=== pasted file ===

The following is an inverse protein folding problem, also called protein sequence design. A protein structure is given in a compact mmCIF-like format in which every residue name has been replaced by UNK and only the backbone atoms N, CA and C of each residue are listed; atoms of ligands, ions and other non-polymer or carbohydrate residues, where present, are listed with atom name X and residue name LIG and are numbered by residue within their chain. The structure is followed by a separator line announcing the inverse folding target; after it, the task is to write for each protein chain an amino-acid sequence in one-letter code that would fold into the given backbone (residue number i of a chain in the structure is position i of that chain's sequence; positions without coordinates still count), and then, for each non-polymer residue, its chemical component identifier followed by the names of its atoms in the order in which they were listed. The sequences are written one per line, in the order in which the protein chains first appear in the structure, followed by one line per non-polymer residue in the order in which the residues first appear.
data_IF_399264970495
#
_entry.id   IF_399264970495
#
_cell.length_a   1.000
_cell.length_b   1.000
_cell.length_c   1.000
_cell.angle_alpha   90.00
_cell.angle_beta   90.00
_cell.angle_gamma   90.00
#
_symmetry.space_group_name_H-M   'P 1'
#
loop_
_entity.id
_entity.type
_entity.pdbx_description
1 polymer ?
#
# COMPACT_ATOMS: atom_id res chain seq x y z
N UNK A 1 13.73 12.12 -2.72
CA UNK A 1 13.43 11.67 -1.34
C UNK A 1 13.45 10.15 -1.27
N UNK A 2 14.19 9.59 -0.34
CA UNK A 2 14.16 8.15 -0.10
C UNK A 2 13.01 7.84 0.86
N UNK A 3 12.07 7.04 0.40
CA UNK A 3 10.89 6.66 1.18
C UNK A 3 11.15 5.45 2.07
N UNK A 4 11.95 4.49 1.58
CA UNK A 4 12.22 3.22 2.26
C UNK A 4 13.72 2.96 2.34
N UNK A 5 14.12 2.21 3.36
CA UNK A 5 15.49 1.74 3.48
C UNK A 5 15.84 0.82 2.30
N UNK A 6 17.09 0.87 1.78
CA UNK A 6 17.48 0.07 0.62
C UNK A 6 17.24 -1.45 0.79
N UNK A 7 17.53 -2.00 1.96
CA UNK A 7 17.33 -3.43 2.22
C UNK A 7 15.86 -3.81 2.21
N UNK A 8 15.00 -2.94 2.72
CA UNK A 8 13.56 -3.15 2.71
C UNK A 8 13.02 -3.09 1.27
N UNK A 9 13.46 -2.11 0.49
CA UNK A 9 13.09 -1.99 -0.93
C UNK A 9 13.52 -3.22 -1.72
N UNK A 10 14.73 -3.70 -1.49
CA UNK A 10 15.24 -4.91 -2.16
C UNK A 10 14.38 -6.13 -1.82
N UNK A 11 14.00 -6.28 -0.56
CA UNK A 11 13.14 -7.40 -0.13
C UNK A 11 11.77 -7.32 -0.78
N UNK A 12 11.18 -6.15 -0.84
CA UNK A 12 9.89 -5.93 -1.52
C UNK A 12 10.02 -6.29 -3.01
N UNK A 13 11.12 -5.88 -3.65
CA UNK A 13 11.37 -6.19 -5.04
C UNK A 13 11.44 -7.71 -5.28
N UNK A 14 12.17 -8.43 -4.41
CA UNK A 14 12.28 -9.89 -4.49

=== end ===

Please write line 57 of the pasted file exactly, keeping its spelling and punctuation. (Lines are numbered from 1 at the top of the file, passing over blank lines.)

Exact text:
C UNK A 12 10.02 -6.29 -3.01